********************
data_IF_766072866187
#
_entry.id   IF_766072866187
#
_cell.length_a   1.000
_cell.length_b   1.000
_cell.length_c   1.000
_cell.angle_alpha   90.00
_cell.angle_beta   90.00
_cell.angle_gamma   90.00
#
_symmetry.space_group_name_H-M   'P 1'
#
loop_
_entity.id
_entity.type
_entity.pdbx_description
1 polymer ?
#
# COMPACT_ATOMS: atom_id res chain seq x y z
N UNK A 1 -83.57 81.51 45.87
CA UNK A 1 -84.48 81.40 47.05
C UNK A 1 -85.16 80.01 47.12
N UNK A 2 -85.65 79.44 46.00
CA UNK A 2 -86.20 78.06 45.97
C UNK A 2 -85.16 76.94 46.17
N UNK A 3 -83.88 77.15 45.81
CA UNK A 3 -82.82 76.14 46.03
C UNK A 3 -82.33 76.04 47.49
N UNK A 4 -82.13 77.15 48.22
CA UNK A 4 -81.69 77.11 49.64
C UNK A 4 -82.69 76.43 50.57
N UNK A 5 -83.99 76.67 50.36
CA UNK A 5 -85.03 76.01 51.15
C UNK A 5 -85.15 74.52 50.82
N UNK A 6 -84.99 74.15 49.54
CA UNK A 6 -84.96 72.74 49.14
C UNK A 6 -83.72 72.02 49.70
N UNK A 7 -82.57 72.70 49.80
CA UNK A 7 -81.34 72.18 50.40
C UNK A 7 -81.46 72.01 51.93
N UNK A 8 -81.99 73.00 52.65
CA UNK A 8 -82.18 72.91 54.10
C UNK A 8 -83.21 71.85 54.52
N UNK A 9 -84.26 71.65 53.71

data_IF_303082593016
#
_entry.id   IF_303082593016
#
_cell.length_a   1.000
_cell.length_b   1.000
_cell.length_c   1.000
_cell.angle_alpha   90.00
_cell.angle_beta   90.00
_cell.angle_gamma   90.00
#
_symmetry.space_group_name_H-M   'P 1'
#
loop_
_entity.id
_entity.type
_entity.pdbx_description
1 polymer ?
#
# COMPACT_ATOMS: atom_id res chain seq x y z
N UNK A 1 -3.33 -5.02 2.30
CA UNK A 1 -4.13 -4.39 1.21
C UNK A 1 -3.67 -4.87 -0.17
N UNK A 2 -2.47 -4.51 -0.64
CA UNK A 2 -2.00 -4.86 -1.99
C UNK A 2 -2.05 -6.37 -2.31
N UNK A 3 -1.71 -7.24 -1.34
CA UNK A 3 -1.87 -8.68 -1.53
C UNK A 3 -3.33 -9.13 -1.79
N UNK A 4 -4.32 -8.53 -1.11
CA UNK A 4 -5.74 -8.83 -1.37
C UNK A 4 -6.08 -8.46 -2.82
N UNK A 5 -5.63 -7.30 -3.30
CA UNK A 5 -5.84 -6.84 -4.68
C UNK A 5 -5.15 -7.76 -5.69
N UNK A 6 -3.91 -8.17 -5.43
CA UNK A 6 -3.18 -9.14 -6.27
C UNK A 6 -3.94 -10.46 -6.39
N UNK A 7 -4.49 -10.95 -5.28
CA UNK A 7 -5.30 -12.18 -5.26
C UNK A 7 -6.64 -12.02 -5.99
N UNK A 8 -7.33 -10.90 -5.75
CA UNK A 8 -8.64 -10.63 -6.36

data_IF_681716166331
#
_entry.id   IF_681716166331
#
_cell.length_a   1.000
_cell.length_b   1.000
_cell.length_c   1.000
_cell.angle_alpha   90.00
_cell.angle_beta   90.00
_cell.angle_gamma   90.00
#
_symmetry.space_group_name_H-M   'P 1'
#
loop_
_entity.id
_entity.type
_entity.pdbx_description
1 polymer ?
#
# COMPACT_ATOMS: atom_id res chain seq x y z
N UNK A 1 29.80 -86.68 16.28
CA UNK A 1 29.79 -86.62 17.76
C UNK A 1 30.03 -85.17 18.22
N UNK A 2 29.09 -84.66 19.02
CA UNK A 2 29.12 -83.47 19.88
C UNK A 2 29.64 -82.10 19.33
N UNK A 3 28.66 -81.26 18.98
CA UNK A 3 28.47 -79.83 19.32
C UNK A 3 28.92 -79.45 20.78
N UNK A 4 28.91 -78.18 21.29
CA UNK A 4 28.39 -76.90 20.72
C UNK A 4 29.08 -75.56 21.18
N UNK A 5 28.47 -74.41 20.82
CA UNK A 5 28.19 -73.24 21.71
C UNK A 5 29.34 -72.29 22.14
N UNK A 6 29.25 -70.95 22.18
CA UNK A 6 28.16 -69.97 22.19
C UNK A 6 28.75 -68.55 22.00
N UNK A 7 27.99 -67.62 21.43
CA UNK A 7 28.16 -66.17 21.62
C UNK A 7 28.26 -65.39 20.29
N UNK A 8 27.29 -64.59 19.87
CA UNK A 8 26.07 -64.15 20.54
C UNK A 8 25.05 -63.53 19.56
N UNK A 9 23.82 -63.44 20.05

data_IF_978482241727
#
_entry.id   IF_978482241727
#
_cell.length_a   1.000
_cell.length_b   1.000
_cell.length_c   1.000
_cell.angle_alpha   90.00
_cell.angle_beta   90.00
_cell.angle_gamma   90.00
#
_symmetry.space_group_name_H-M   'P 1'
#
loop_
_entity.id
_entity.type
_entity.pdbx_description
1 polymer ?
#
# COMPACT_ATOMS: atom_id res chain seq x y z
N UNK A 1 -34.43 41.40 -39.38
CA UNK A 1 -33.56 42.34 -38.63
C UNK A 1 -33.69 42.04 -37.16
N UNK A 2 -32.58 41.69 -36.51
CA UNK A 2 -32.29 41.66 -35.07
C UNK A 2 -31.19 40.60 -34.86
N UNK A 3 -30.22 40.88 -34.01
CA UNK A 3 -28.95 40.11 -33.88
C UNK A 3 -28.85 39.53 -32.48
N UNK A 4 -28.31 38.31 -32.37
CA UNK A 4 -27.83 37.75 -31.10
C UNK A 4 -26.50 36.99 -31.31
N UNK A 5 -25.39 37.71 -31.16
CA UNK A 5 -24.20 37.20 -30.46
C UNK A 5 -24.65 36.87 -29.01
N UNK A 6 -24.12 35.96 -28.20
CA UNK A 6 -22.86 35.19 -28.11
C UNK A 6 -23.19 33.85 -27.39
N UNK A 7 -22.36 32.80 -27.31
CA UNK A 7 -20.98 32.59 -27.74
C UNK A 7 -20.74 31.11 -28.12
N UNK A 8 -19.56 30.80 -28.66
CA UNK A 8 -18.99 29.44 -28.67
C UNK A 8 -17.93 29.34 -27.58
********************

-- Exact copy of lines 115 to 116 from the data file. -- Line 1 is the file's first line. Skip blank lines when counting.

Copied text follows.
N UNK A 3 28.66 -81.26 18.98
CA UNK A 3 28.47 -79.83 19.32